Members of the Ohio Senate introduced a bill on Thursday that would legalize sports betting in the Buckeye State, as lawmakers are again aiming to bring existing gaming activity under official oversight and regulation.
“This is not about revenue generation,” said Senator Kirk Schuring, a Republican who chairs the Senate’s Select Committee on Gaming, during a press conference Thursday morning. “This is about something that's occurring right now in Ohio illegally. We want to put guardrails around it, and we want to make sure it's being done properly, with the right regulatory authority. And then we also want to use it as an economic development tool. So that's the mission.”
A major market
Ohio is the seventh-most populous state in the U.S., and potentially a major market for legal sports betting, but previous efforts at legalization have come up short. Ohio is also bordered by states that have already legalized and could be attracting prospective sports bettors to them, such as Pennsylvania.
The proposal announced on Thursday forms part of a broader, 252-page gaming bill, which is sponsored by Republican Senators Niraj Antani and Nathan Manning. According to a press release, it would allow the state to offer 20 licenses for "mobile app on-line gaming" and 20 licenses for "brick and mortar" sports gaming on a first-come-first-serve basis. There is also a US$1-million cost being proposed for a three-year license.
According to an analysis of the bill by the Ohio Legislative Service Commission (LSC), sports betting could be allowed in the state by 2022. It would also permit betting on any professional or collegiate sport, but only by those 21 or older.
Although the bill could still be amended before becoming law, Schuring broke the proposed licensing scheme down into two varieties: “Type A” and “Type B.” Each category would be allocated 20 licenses.
Type A licenses, Schuring said, would be for an entity that can “bank” bets, such as one of the state’s 11 casinos or racinos, although it would not necessarily be exclusive to them. Those licensees could also hire an operator of a mobile app, such as DraftKings or FanDuel.
The LSC analysis states that the Type A license "authorizes a sports gaming agent to offer sports gaming through an online sports pool under one brand name," with no one allowed to hold more than five of those licenses at any one time.
“We believe in the free market,” Schuring said. “So if there's another entity out there right now — notwithstanding those 11 that we're talking about — who can come up with the money to bank the bet, come to Ohio. We want you to come to Ohio.”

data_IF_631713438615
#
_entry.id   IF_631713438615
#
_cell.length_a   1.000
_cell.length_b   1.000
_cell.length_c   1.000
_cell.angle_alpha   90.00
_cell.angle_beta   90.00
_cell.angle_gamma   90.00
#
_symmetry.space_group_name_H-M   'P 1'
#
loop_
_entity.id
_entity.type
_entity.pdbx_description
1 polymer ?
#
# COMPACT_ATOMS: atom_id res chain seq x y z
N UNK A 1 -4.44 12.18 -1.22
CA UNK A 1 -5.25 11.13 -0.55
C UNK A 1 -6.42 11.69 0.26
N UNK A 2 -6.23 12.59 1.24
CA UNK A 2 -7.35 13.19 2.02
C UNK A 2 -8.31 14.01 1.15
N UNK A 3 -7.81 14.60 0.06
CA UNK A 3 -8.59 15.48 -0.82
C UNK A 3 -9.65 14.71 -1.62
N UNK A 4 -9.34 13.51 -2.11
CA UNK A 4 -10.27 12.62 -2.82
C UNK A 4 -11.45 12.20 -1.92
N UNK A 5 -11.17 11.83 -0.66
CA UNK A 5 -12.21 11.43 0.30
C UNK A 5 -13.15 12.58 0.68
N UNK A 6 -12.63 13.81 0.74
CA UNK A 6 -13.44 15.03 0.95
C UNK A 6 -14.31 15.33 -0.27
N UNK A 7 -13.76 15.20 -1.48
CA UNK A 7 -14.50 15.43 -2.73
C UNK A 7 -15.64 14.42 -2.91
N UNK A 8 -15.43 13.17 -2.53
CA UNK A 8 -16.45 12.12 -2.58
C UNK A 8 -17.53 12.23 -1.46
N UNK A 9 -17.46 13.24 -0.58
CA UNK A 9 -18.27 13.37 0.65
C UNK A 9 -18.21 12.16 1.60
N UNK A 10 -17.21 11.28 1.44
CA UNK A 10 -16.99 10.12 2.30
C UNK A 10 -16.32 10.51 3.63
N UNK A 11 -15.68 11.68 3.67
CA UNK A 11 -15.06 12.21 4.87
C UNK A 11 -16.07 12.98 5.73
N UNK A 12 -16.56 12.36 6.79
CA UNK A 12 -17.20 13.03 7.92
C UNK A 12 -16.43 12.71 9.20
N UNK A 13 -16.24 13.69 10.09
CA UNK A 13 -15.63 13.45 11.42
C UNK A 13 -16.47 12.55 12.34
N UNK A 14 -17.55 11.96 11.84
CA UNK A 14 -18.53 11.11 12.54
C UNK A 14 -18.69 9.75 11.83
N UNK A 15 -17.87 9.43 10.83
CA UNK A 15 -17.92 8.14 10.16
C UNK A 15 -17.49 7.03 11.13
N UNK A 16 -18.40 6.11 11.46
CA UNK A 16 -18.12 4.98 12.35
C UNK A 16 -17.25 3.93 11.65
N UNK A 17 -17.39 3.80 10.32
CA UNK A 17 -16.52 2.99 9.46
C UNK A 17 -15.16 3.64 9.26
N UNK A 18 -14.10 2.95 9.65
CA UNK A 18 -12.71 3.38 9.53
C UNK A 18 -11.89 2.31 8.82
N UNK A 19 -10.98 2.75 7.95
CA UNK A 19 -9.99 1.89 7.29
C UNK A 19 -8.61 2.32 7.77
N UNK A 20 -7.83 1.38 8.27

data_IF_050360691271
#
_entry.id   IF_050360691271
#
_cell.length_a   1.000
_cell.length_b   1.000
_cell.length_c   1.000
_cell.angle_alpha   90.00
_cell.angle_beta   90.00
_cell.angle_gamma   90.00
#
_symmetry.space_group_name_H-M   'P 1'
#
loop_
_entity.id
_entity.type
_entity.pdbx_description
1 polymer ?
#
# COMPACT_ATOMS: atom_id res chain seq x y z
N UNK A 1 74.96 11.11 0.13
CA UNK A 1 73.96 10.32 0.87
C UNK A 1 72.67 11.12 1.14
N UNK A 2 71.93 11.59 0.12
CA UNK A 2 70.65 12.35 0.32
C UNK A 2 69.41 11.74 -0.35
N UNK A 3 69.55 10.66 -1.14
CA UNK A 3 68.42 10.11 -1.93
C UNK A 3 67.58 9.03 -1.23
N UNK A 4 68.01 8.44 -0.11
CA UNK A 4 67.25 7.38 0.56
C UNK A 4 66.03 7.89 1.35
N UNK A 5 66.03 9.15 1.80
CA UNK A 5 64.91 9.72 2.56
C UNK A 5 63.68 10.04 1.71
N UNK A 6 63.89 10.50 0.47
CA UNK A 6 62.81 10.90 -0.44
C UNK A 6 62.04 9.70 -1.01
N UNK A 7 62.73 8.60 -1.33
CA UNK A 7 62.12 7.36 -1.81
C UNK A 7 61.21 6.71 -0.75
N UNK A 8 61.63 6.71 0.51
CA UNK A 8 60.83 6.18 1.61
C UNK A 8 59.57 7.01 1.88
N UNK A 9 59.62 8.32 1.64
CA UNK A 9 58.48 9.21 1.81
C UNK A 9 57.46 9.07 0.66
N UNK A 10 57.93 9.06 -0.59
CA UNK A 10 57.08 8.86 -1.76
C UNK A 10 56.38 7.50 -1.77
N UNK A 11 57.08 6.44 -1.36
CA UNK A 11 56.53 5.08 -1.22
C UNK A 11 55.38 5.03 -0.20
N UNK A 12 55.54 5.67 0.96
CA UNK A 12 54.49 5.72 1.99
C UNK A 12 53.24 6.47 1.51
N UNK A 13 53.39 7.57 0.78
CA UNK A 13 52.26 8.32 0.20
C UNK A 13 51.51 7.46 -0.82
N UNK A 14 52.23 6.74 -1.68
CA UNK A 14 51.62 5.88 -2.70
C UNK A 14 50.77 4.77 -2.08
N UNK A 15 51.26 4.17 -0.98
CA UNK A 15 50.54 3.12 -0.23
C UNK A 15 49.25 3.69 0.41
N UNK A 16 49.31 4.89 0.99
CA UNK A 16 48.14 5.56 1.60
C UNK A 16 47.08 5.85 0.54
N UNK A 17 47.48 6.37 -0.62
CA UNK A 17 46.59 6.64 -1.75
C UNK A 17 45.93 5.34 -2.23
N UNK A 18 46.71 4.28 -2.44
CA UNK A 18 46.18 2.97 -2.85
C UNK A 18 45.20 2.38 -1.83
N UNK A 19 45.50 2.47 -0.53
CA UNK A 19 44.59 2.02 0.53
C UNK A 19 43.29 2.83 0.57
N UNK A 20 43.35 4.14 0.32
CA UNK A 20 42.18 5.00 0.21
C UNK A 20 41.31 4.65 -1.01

Type B, meanwhile, would be for a physical, brick-and-mortar-type sportsbook that can offer proposition betting. According to the LSC analysis, the license would allow for betting at one "sports gaming facility," but that such a facility cannot be located at a casino or horse-racing facility.
Schuring said one of the criteria for being awarded this kind of license is that the winner must spur economic development.
“You have to show that it's going to help the people of Ohio,” he said, adding later that he thinks the professional sports franchises in the state would probably apply for a Type B license.
The bill currently sets out that sports betting in Ohio would fall under the supervision of the Ohio Casino Control Commission — the choice of regulator was a sticking point in the previous effort for legalization — and the state would receive 10 percent of the net revenue from such operations. The revenue generated for the state would go towards funding education and help for gambling addiction, Schuring said.
Furthermore, the release said the bill would allow for a "sports wager system" operated through Ohio Lottery retailers, which would involve $20 wagers and winnings divided from losing wagers, "much like the lottery," the press release said. The Ohio Lottery would oversee this aspect.
Not a done deal yet
Senate Bill 176 will still have to work its way through the state’s Republican-controlled Senate before being sent to the Republican-controlled House of Representatives for a similar process. Once the two chambers have reconciled any differences on the legislation, the bill can be sent to Republican Governor Mike DeWine for approval. DeWine said earlier this year that it is “inevitable” sports betting would come to the state.
SB 176 is the product of eight hearings that were held by the gaming committee earlier this year, with additional committee hearings on the bill expected to start next week. Schuring said they want to get the gaming bill done before the end of June.
“I think we've got a good bill,” he told reporters. “Now, is it the last iteration of the bill? No, there's still a process, we're still going to have hearings. But this bill is about the free market. It's about saying to those who want to get into, be it sports gaming, be it E-Bingo, be it a lottery form of gaming, be it iLottery, everybody's going to have to participate and be a part of the process. There's not going to be any prescriptive language in the legislation that’s going to give somebody special preference.”